WWF is committed to keeping wildlife protected as well as the world’s forests and oceans. The goals is to keep nature safe from poaching, habitat destruction and climate change. With such a monumental challenge, it sort of goes without saying that WWF will need help. This beautiful blue planet with its astonishing wildlife faces serious threats and this means the organisation’s work is more important than ever.
Most solitary big cats like leopards may well be happy to hunt moderate sized prey, but lions which are a social species can be very ambitious when it comes to the type of species they take on. Thanks to hunting as a pride and the need to feed every member, the big cats have been known to be willing to take on buffalo bulls and even elephants. One of the more sizeable meal options for lion prides are giraffes but taking one down is by no means an easy task.
The African elephant may well be the largest land mammals on Earth but for their babies who haven’t yet reached adulthood and their maximum weight, a riverbank that is steep or a slippery watering hole may pose a significant challenge. Fortunately for the little critters a helping trunk is always on hand. Timothy Van Vuuren managed to shoot some spectacular footage of a herd of elephants acting as a single unit
If you need a fix of adorableness today, then check out this super cute video of an elephant calf playing with homemade football in South Africa’s Greater Kruger Park. Dylan Royal who serves as a guide at a couple of different lodges shot the footage whilst he was showing tourists around Sabi Sands Game Reserve. Mr Royal learned there was a leopard in the vicinity so was on the hunt for the big cat when he chanced up a herd of elephants.
Every year World Octopus Day is celebrated in October and there are memes aplenty when it comes to the celebration of this strange and wonderful species. Last year Octolab released footage of a captive cephalopod named Arnold was captured on video seen squeezing his body through an extremely narrow slit in his tank in order to reach a treat that was on the other side of the tank. The octopus successfully manages to squeeze his 1.8-kilogram body though a 2-centimeter gap.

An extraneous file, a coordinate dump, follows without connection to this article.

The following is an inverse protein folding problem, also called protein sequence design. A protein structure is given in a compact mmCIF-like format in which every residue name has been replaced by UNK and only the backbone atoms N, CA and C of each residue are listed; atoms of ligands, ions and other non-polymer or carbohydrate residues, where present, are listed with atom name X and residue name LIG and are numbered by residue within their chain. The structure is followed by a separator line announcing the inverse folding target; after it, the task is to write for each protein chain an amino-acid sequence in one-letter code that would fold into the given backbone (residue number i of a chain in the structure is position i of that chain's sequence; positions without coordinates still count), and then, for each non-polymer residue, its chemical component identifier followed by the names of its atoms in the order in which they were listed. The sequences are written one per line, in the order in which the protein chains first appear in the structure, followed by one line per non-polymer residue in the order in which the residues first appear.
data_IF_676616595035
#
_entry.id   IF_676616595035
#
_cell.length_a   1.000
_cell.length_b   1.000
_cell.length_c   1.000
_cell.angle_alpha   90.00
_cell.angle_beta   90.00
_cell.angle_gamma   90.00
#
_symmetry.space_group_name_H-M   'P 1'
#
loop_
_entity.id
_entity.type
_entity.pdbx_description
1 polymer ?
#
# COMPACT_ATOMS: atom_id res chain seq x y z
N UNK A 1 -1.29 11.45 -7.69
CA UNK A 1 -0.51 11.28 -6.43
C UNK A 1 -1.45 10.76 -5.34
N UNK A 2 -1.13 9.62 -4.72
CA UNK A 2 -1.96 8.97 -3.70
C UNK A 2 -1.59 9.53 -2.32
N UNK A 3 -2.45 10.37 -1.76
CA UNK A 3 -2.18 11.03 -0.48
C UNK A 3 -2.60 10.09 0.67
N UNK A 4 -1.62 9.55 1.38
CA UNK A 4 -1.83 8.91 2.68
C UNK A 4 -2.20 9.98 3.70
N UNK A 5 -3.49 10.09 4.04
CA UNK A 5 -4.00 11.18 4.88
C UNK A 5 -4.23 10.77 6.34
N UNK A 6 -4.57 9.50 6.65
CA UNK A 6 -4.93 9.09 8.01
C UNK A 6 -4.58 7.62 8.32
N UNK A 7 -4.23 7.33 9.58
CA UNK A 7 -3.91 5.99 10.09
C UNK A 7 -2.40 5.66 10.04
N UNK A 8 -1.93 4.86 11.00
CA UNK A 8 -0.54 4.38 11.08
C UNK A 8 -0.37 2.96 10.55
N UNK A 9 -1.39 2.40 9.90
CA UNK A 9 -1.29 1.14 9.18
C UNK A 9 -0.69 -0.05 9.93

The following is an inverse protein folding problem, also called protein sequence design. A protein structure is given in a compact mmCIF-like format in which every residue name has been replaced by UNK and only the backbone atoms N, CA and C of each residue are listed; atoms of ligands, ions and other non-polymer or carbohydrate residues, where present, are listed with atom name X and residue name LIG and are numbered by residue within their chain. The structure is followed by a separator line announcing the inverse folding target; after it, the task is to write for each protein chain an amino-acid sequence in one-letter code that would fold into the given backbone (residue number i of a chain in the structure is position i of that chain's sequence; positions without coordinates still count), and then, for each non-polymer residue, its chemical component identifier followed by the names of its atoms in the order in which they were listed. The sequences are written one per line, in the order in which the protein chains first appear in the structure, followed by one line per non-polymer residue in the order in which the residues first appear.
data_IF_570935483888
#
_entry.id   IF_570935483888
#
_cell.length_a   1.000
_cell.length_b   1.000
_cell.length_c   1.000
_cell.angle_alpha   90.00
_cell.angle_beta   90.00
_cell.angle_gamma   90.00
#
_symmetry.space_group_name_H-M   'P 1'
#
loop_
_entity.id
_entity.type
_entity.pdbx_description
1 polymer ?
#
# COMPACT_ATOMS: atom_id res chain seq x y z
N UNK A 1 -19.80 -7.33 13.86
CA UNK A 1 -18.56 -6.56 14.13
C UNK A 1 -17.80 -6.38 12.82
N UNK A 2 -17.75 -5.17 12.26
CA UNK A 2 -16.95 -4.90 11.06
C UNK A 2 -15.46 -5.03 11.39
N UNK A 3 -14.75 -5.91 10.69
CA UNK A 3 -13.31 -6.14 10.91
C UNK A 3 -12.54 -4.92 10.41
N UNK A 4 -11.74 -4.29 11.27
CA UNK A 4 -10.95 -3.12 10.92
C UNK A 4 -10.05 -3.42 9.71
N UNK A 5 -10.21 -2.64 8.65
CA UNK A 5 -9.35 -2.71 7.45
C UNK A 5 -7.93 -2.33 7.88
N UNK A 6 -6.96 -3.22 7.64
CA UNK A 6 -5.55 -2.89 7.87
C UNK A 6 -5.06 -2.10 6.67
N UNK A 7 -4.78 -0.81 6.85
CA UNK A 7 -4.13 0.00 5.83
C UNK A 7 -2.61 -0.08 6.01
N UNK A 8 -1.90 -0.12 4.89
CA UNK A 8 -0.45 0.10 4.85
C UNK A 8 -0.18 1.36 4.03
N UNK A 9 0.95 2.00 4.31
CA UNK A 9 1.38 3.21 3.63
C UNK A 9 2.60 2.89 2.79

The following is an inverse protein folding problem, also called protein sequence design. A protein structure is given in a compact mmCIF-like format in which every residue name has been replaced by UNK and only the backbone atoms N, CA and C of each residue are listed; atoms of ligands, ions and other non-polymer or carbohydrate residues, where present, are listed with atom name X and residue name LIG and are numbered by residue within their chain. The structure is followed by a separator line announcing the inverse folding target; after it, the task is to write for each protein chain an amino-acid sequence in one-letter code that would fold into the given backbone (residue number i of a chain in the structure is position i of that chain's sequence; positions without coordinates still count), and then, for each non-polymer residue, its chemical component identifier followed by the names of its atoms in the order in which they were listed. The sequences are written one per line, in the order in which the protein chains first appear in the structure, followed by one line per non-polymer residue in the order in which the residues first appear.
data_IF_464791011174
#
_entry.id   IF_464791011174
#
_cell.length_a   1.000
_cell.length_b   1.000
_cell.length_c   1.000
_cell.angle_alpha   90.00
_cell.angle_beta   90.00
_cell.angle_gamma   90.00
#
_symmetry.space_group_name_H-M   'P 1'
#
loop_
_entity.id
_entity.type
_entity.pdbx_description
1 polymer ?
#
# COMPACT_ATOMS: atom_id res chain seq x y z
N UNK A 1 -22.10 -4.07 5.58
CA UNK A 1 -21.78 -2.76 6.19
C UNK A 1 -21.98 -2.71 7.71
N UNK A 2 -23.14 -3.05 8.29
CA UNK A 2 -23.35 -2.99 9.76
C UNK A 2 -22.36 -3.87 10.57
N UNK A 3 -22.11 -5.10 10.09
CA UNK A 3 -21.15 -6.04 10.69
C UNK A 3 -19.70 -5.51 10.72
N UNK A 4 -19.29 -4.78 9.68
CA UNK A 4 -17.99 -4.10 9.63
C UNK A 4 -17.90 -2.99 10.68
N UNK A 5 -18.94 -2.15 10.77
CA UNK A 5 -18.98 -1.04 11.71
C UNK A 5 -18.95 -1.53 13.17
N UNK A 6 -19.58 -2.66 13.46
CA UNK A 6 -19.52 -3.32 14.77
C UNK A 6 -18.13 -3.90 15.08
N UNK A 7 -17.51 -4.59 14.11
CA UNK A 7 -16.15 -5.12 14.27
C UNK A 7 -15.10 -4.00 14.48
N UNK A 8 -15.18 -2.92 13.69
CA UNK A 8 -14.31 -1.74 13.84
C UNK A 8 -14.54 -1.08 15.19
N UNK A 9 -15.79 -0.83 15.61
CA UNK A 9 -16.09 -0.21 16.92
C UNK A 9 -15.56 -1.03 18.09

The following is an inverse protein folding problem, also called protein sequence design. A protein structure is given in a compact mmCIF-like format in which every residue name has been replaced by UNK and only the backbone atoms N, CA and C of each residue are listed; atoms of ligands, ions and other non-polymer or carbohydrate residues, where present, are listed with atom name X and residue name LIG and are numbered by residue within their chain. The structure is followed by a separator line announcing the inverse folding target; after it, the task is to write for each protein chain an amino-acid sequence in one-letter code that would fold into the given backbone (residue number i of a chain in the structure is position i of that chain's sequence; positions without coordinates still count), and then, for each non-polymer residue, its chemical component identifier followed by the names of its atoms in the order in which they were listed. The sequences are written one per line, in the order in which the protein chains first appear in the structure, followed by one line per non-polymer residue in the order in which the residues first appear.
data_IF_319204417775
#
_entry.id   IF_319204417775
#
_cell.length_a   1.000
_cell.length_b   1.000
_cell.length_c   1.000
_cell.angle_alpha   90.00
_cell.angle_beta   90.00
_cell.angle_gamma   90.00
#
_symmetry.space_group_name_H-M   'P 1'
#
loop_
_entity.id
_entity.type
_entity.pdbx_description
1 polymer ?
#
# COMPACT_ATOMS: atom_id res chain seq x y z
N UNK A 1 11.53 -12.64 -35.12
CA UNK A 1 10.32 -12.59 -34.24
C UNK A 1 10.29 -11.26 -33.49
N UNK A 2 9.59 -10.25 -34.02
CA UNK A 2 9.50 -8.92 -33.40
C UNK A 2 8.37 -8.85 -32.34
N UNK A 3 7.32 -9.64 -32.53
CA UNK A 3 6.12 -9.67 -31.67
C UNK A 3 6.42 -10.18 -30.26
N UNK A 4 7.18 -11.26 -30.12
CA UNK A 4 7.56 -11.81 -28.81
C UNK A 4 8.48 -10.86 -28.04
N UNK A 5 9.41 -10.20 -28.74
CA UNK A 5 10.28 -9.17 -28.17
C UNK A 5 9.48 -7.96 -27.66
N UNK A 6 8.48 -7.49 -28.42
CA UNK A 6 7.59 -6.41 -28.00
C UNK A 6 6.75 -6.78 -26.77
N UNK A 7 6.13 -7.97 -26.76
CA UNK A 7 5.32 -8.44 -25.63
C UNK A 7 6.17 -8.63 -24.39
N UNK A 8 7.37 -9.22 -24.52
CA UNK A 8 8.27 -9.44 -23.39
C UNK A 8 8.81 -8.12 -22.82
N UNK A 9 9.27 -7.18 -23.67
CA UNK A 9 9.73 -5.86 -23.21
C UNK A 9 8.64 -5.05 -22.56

For those of us who spend eight hours a day in an office, any error, such as accidentally forwarding a personal email to the boss or using a colleague’s coffee mug is not the difference between life and death. However, if you happen to be working as a field worker in a game reserve, making a mistake can mean you end up standing in the middle of a lion pride. Recently a safari guide who was serving as a host for a game drive for a streaming service spotted a fresh set of lion tracks.
Tero Pylkkanen found that patience is a virtue after spending hours hunkered down in a hide in Kumho Finland. The photographer found he was able to capture some wonderful footage of brown bears brawling in the woods. He says he was with his family in the bear hide when two bears appeared that had been following one another for a couple of hours and decided to get right in to it in front of his hide. It was an hour before the first bear appeared in Finnish forest patch where the photographer and his family were camped out.
Mogens Trolle was in Indonesia’s Tangkoko Batuangus Nature Reserve recently photographing Celebes crested macaques when one curious critter decided it wanted a better look at his camera. Mr Trolle says the primate stood behind his camera, peering into it, checking out the button, turning it around as if it were a professional photographer. The equipment was not damaged by the macaque and following its inspection of the camera it quickly returned to more important monkey business.
Victor Devalles a photographer who recently happened to be snorkelling off the Spanish coast managed to capture a shot clip of a jellyfish that was accidently caught in a 15-second long spin after coming into contact with an air-filled bubble ring. Mr Devalles was actually responsible for creating the bubble ring but never meant for the jelly fish to be sent into a high-speed whirl. He says his intention was to capture footage of a jelly fish swimming through the bubble ring.
We all know that every day rhinos die so you would be forgiven asking why the world mourned the loss of Tam. Well the answer to that was Tam was the last surviving male Sumatran rhinoceros in Malaysia and is believed to have passed away in his 30’s as a result of old age. That is actually quite old for a Sumatran rhino. Tam was transferred from the wild back in 2008 to a sanctuary in Malaysian Borneo. His health had been rapidly deteriorating since April this year and he finally passed away back in May.